Conquistadors and comrades

I’ve recently finished two games that seem very different, but I seem to have linked together because of their oddity, and the sense that they were both passion projects. Both are kind of broken, and were frustrating in places, but I keep thinking about how much I enjoyed them, despite these irritations.

So, here’s some loose thoughts about Singularity and Betrayer. We’ll go with the latter first because it’s the one I finished most recently.

I’d been interested in the game since it was released in 2014. The dev team had some serious goodies in their pocket, having worked on F.E.A.R. and The Operative: No-One Lives Forever, two games which I thought were fantastic. The game’s a survival horror/FPS mashup which creates an excellent mood, despite mechanical missteps.

A black, white and red nightmare, the game is set in colonial Virginia. You wash ashore near an abandoned colony – well, abandoned apart from those fuckers who’ve been turned into pillars of ash – and have to Put Things Right. Everywhere you look there’s scenes of death and murder; there’s bodies in shallow graves, and curious, fog-shrouded totems to pique your interest. There’s a girl in red who is helpful… or is she? The game is very clear about giving you zero ideas of where to go or what to do, so you’re thrust into the world with nothing but confusion to guide you.

People made of ash in a seeming state of panic? Oh yeah, nothing to worry about.


The first problem is the undead conquistadors and native Americans you’ll have to deal with. This is foremost a stealth game, with a fairly unforgiving mechanic: the gimlet-eyed conquistadors will burn after you if they catch a glimpse of you, or if they hear you – and the damage they do is brutal. You’ve access to hatchets, bows, crossbows, pistols and muskets (as well as some buff charms) but you’ll stick to the quieter weapons if you’re smart because a crowd of these undead enemies will see your vision occluded by dying blood very quickly. There’s an element of Dark Souls difficulty to the game – and some of the enemy encounters did seem a bit unfair or spammy – but when you learn the rules it becomes a lot easier to handle.

(You will die a lot, however. I guess you could play the game without dying, but you would most likely be only moving when the wind blows, occluding your steps – and your playtime would increase exponentially. Having said that, play this thing with headphones, as sound is crucial. )

Oh, there’s no way this will end badly at all.

The second problem is that it’s not just undead enemies you have to worry about: it’s the settlers who brought their pettiness and fuckwittery to the colony. They’re only visible in a creepy otherworld version of the area that you visit by ringing a bell. There, you’ll deal with ghostly shades telling their stories, and undead metal-skulled monsters (and skeletons) who are determined to see you join their number.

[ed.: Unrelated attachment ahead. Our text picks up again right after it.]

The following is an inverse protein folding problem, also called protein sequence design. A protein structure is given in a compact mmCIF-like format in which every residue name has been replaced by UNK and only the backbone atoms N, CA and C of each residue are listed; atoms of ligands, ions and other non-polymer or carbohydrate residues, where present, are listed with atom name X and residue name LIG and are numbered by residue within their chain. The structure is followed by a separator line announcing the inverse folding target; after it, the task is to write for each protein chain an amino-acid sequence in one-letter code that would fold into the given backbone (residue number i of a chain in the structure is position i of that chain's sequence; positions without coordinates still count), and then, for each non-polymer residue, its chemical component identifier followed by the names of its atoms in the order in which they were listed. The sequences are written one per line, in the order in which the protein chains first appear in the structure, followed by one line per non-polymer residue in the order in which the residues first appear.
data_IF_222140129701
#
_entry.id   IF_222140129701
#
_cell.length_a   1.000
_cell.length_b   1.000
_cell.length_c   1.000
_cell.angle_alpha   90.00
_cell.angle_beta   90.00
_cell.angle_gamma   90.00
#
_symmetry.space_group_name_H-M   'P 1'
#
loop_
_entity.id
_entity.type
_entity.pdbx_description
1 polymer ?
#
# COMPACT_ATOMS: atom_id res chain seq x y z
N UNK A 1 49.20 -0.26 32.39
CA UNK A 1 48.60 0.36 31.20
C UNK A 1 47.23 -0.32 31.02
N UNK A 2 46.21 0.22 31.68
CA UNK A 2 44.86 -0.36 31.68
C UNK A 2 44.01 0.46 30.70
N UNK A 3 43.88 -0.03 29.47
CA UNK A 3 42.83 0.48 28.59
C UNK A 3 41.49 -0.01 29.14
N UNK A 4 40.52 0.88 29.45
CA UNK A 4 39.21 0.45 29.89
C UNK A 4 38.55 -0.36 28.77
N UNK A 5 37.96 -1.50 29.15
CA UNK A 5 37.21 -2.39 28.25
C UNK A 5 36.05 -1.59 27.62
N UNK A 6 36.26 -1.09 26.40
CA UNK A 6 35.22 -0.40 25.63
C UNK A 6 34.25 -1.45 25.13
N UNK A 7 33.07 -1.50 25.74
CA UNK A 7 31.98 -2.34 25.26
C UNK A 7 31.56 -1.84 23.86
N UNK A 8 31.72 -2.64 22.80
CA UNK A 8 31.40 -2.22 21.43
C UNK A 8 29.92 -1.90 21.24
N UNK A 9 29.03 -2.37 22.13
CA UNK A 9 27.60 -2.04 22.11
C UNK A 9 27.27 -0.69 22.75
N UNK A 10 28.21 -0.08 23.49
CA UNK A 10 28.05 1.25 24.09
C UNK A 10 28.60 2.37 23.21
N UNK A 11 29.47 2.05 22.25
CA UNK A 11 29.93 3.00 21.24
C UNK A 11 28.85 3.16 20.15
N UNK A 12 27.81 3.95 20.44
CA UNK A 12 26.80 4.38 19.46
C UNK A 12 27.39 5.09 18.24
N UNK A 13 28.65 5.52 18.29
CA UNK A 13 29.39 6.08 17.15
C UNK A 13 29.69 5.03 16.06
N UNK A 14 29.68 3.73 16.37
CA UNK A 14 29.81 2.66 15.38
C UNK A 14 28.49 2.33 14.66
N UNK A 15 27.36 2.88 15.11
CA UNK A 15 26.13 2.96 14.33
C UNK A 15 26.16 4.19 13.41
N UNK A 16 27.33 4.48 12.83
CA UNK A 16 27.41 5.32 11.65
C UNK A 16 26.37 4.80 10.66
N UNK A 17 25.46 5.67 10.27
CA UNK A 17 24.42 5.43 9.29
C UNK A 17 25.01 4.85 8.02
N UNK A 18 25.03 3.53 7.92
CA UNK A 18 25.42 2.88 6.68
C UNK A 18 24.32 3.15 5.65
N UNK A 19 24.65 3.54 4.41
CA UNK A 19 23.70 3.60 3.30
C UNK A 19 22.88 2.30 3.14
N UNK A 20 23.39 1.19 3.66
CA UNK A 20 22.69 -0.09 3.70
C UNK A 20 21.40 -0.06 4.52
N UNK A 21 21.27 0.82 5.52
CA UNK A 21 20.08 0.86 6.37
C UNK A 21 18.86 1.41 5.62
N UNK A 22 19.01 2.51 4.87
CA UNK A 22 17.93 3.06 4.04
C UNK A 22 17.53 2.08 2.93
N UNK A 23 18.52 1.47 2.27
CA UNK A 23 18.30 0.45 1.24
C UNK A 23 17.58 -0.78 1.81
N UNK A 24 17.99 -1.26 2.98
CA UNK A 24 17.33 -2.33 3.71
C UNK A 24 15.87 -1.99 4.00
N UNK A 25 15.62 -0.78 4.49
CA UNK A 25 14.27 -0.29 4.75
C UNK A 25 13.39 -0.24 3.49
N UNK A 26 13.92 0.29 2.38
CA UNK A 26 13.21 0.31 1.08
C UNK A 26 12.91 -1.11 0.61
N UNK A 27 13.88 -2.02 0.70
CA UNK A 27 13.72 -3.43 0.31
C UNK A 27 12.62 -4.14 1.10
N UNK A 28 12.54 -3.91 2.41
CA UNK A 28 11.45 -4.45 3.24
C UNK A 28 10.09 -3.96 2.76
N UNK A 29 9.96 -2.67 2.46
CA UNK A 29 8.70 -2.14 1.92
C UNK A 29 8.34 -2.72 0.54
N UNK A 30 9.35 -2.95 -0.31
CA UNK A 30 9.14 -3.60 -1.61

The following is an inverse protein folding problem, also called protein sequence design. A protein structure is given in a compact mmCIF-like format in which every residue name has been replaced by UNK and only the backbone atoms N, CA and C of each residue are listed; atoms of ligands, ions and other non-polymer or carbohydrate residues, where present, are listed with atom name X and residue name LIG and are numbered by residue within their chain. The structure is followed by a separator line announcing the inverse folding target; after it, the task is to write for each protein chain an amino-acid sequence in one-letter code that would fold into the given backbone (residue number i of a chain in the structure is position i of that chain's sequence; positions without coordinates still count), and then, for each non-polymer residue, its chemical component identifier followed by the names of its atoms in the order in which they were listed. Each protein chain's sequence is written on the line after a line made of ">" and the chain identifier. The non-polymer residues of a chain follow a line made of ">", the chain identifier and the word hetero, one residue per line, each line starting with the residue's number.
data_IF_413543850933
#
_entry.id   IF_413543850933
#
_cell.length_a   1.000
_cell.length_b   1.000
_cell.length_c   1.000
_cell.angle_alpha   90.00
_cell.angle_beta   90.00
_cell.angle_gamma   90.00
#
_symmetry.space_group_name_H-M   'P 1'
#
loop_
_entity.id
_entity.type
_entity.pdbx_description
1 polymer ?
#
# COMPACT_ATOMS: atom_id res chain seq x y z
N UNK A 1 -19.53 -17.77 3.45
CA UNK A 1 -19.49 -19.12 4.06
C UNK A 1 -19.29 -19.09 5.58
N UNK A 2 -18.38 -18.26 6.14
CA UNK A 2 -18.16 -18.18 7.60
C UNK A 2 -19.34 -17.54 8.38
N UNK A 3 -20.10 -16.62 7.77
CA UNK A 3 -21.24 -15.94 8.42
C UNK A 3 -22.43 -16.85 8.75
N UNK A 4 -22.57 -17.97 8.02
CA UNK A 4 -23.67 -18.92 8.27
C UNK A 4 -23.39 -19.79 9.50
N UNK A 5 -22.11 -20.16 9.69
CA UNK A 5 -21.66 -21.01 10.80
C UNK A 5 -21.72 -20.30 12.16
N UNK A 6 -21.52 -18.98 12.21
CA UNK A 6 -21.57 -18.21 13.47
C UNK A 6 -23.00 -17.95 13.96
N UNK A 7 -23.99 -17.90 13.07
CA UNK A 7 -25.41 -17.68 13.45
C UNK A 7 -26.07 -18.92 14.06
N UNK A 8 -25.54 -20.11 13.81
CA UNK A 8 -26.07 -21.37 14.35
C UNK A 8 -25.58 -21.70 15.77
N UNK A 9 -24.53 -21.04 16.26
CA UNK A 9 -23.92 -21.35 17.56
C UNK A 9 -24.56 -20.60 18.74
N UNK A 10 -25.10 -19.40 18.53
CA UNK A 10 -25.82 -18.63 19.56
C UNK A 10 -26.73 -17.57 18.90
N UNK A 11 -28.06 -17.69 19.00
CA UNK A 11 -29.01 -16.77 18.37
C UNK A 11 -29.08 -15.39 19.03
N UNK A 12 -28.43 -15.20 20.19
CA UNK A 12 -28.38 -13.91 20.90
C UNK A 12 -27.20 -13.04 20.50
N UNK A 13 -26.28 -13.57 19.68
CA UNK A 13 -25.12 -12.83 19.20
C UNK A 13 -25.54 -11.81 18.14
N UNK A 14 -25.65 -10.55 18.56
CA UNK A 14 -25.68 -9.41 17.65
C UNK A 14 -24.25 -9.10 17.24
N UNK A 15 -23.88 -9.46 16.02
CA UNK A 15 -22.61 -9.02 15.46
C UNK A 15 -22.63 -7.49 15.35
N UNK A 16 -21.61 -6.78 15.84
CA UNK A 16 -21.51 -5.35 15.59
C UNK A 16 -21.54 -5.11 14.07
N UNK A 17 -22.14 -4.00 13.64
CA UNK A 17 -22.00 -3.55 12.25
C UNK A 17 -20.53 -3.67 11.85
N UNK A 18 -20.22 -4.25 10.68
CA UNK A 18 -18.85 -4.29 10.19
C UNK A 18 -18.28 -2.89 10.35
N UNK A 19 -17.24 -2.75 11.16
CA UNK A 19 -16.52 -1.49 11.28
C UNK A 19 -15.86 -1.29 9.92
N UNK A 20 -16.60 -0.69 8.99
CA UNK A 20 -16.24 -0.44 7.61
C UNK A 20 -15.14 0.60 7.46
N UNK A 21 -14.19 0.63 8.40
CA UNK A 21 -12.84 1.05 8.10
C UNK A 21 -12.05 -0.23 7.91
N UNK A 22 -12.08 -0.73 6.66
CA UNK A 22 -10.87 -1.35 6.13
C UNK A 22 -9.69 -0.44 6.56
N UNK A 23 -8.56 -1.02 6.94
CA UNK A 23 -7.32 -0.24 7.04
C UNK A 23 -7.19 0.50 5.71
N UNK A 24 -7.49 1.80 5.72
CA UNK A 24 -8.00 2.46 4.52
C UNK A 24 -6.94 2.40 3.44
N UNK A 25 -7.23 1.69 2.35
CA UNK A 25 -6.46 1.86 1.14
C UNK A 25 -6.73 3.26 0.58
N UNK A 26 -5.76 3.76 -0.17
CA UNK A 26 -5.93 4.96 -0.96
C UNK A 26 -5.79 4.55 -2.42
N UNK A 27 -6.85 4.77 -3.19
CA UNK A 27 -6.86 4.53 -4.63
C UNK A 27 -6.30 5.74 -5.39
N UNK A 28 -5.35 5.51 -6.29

The game is largely open-world, or rather is a series of large maps linked in sequence. There’s a world map you uncover by moving through the game’s locations, and fast travel allows you to skip to any of the forts or checkpoints you’ve uncovered at any time, providing you’re not in the middle of combat. But even with a map, there’s a real danger of getting lost: the woods are quiet – mostly – and full of dangers that will hunt you down easily. It’s difficult to maintain enthusiasm, sometimes, when you’re insta-killed (and reset to the last checkpoint you visited) on the verge of clearing a location of enemies, but I did find myself sitting on the edge of my seat while I played, so that’s a reasonable endorsement.

The lack of direction – you’re left to pick up the story on your own, when you’re not being arrowed to death by revenants – can be frustrating, but things will click pretty quickly. There’s a lot of reliance on notes and ghost-chats as a story-delivery mechanism, and the eyes can glaze over a little in these sections. You investigate shades’ stories – helping them to remember who they are – by speaking to them, and by uncovering evidence which will spur their memories. It becomes quite visual novel-like in these moments, though I do feel it wears out its welcome by the game’s end.

HOWEVER, the ending was pretty great, and not one I expected, so I didn’t feel the slog had been for nothing. It fit with the story without being unpredictable, and I didn’t really see it coming, so that’s more than I’d usually expect from a gaming narrative.

Hey, Bonesy.

You can play Betrayer in colour – an option patched in later, I think – but I didn’t bother. (Though I must admit, screenshots of the colour variant give the game a pretty nice hand-tinted look.) The default black-and-white aesthetic is great; it made me think of another game I’m keen to play, The Return of the Obra Dinn. It’s suitably old-timey, evoking the feel of long-exposure photography, but it also adds an element of visual confusion.